Tigger's Honey Hunt

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Tigger's Honey Hunt
Tigger's Honey Hunt Coverart.png
Developer(s) Disney Interactive
DokiDenki Studio
Engine Honey Engine
Platform(s) Nintendo 64, Game Boy Color, PlayStation, Microsoft Windows
Release date(s)
PlayStation re-release as Twin Pack
  • UK November 2002
Genre(s) Adventure game
Mode(s) One player in adventure mode, or in separate minigames section 1-4 players[2] simultaneous
Distribution Cartridge, CD-ROM

Tigger's Honey Hunt is a video game that was released in 2000 for the Nintendo 64, PlayStation, Microsoft Windows. The game was developed by DokiDenki Studio[3] a third-party developer, for Disney Interactive whom published the PC version and co-released the game on home consoles through NewKidCo in North America, while the European release was published by Ubisoft. The game has a spiritual successor called "Pooh and Tigger's Hunny Safari"[4] with much of the same story but with different mini games. In 2002 the game was re-released in the U.K. as part of a two pack of Disney PlayStation games along with the game Donald Duck: Goin' Quackers.[1]


Winnie the Pooh decides to have a party for his friends but needs more honey. He asks Tigger, a tiger with spring-like tail, to help him collect the honey they will need to have the party. Other friends from the Hundred Acre Wood such as Owl, Rabbit, Kanga, Piglet and Roo, also help Tigger find the honey they'll need. After traveling through six areas and completing three minigames, Tigger goes to talk to Chirstopher Robin about finding more honey and he suggests different kinds of food. The party is a big success thanks to Pooh and Tigger.


Tigger racing the clock to finish the level in the shortest time.

There are two forms of play in Tigger's Honey Hunt, 2½ dimensional platformer style levels, and secondly one of three mini games, which make up 9 levels.[5] In the platform areas Tigger must find a required number of honey pots to exit a level. He can then return after collecting any of the two special bounces he learns along the way, which will help him find the rest of the 100 honey pots that are hidden in each of the platform levels. Some enemies such as bats, crows, and woozles can be defeated by jumping on them, but others like heffalumps can only be avoided. Each of the games objectives gives the player a percent of the 100% that is possible when playing the game.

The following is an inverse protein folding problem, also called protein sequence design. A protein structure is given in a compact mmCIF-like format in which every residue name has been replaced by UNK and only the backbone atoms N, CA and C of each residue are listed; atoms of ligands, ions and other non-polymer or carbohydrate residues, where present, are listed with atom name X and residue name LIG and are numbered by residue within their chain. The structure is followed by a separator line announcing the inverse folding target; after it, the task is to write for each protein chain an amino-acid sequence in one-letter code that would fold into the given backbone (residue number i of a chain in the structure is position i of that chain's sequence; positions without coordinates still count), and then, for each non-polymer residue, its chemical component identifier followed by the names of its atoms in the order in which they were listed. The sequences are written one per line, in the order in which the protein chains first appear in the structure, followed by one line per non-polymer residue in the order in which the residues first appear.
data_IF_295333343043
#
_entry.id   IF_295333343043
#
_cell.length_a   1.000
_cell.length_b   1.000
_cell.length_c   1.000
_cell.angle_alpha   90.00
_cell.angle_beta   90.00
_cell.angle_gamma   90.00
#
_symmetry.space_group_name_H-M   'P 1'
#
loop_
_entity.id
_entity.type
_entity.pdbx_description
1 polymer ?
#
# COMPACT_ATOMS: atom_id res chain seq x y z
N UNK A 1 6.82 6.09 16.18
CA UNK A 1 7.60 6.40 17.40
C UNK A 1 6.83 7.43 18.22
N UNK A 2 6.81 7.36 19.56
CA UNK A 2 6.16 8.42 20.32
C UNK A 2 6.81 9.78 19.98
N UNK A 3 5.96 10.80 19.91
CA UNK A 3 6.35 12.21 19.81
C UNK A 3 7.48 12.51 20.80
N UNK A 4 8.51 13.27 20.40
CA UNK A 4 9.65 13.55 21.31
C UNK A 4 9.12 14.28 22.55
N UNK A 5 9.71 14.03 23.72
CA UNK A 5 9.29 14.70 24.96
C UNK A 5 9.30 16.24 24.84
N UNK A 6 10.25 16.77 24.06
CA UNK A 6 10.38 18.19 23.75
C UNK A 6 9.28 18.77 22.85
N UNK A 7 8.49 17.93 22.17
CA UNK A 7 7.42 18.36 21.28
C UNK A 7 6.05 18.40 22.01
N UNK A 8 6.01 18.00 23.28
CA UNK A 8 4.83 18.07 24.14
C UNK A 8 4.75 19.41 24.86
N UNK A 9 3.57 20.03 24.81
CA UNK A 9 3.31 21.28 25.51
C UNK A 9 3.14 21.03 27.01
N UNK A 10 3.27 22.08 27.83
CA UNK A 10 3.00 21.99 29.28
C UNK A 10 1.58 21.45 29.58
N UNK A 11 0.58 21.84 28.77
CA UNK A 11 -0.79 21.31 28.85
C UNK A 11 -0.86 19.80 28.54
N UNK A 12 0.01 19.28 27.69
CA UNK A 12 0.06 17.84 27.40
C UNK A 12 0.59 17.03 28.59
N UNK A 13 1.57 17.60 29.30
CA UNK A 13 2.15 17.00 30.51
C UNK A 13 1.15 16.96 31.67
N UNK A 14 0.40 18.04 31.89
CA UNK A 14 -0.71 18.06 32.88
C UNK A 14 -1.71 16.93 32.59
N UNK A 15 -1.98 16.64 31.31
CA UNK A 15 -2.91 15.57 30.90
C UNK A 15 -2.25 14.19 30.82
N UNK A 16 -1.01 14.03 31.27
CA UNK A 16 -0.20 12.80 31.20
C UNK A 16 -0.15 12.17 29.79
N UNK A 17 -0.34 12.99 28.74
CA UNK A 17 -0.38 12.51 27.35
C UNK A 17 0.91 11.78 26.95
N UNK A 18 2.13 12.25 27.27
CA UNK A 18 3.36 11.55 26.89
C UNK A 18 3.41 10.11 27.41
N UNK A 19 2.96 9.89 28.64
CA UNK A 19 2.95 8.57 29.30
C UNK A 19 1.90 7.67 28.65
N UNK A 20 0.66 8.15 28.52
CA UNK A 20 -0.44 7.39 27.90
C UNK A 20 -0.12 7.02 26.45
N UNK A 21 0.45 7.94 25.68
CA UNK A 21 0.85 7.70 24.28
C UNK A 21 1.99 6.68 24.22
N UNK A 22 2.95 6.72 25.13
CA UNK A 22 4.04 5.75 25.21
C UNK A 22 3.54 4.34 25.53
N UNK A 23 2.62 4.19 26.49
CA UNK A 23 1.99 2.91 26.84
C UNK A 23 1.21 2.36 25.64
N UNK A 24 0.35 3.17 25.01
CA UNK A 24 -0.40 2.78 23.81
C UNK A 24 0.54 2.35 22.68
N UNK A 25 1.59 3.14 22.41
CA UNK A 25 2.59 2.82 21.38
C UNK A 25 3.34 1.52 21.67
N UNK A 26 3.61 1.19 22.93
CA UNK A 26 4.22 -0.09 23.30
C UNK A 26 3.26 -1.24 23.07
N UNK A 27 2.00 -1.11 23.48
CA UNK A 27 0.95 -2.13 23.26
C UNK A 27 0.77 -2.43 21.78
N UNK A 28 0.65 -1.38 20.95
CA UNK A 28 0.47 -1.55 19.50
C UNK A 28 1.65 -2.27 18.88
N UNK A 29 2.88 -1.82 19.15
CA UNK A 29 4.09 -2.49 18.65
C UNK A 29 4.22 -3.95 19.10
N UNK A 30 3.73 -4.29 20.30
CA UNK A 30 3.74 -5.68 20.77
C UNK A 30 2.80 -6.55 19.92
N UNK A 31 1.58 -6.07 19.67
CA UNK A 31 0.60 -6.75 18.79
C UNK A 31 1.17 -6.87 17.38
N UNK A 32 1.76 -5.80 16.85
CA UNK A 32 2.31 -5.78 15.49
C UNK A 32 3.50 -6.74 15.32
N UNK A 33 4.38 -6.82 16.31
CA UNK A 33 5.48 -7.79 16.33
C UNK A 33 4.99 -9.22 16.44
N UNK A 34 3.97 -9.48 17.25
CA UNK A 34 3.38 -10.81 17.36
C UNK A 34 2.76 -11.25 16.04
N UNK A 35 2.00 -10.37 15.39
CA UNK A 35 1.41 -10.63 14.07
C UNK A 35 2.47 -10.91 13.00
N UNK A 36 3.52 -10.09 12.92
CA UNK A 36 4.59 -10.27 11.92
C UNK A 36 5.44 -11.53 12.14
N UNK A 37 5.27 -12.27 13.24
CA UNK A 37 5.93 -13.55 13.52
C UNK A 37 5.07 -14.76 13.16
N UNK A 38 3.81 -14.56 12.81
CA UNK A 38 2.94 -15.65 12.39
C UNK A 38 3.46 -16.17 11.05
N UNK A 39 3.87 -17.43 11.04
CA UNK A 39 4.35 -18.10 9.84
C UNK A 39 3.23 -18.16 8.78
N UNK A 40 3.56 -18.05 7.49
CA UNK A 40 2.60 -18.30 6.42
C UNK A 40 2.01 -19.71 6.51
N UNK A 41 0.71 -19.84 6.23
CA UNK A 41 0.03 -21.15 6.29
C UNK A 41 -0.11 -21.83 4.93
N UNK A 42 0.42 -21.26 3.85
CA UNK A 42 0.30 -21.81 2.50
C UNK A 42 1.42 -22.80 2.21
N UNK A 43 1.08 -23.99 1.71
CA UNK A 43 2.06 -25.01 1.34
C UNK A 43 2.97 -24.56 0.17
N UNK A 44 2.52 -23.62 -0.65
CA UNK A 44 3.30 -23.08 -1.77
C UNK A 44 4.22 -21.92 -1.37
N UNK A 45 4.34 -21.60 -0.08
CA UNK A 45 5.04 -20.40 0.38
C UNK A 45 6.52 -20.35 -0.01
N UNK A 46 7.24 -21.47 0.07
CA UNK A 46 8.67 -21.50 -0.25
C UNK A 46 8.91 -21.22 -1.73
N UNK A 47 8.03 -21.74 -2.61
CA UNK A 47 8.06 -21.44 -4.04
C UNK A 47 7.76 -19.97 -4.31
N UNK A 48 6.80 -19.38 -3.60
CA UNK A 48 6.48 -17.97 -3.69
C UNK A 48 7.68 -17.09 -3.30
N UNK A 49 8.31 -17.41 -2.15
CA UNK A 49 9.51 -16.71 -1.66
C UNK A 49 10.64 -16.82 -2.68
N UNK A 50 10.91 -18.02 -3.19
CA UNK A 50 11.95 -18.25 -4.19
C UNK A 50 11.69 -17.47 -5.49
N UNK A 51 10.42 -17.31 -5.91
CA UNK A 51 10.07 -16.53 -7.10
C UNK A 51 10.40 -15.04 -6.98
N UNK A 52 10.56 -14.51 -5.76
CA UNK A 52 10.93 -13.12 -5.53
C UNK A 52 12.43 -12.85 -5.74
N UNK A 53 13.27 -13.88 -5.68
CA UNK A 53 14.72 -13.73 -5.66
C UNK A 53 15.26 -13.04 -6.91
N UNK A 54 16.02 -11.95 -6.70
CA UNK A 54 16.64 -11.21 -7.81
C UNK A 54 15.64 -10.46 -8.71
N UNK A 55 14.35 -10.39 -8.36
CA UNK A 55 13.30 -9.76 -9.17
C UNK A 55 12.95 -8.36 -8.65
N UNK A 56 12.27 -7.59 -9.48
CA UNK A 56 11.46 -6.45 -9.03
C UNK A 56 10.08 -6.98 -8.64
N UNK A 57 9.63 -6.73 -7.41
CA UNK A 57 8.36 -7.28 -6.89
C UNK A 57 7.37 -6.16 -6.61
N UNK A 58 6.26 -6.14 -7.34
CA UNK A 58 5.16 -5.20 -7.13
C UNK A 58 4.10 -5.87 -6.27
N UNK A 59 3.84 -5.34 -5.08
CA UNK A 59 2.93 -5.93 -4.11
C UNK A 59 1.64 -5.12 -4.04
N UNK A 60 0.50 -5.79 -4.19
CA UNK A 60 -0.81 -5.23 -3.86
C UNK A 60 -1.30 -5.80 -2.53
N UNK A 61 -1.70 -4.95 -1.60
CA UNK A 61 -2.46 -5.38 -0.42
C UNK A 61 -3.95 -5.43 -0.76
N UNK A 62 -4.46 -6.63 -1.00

• There is one friend in each of the platform levels which needs Tigger's help finding a hidden item. While most items are not alive, in the 8th level the player must find Roo. Helping them will unlock a Time Trial challenge for that stage.
  • Hidden in each level are 4 pieces of Roo photographs that when collected will unlock artworks in the "Photo Album."
  • Collecting all 100 honey pots will unlock 4 pieces of Rabbit photographs that when collected will unlock artworks in the "Photo Album."
  • Completing the Time Trial challenge will unlock 4 pieces of Pooh photographs that when collected will unlock artworks in the "Photo Album."


There are three minigames that are apart from the main game, which are based on classic games, and can be played separately from the game at the games menu;

  • Rabbit Says, a 1-4 players variation of the game Simon says.
  • Pooh Stick, a 1-4 players game of throwing sticks into a river, and allowing the different speed currents to push them to the finishing line.
  • Paper, Scissors, Owl, a 1 or 2 player version of the game Rock-paper-scissors.


Most reviews of the game were positive citing the games graphics, animation, and cut scenes. 64 Magazine described the game as "the most faithful representation of any cartoon character on any games machine so far!"[6] The PlayStation and PC versions of the game have digital animated scenes with voice over, and mini clips from the cartoon;[7] however, the N64 version does not have the voice messages or the cartoon scenes, which N64 Magazine describes as "something that looks, and plays as if it's something still half way through development."[8] Nintendo Power pointed out that "The game relies heavily on text, and more spoken dialogue... would have been more appropriate for its audience."[2]

Video game reviews
64 Magazine 92% out of 100%[6]
GameSpot 6.6 out of 10[9]
IGN 7.3 out of 10, N64 version[10]
6.5 out of 10, PlayStation version[11]
Nintendo Power 7.6 out of 10[2]

See also[edit]


  1. ^ a b http://www.gamespot.com/disneys-donald-duck-quack-attack-disneys-tigge/ GameSpot.com's release info for the twin pack, "Donald Duck Quack Attack/Tigger's Honey Hunt".
  2. ^ a b c Nintendo Power, Volume 137, page 113, Nintendo of America Inc.
  3. ^ http://games.ign.com/objects/027/027454.html "DokiDenki Studio" company profile on IGN.com
  4. ^ http://www.gamespot.com/pooh-and-tiggers-hunny-safari/ GameSpot.com review and score of "Pooh and Tigger's Hunny Safari".
  5. ^ http://ign64.ign.com/articles/164/164155p1.html IGN review by Matt Casamassina
  6. ^ a b 64 Magazine, Issue 48, Page 41, Paragon Publishing Ltd.
  7. ^ http://psx.ign.com/articles/165/165585p1.html IGN review by Marc Nix
  8. ^ N64 Magazine, Issue 51 page 38.
  9. ^ http://www.gamespot.com/tiggers-honey-hunt/
  10. ^ http://www.ign.com/games/tiggers-honey-hunt/n64-14155
  11. ^ http://www.ign.com/games/tiggers-honey-hunt/ps-15585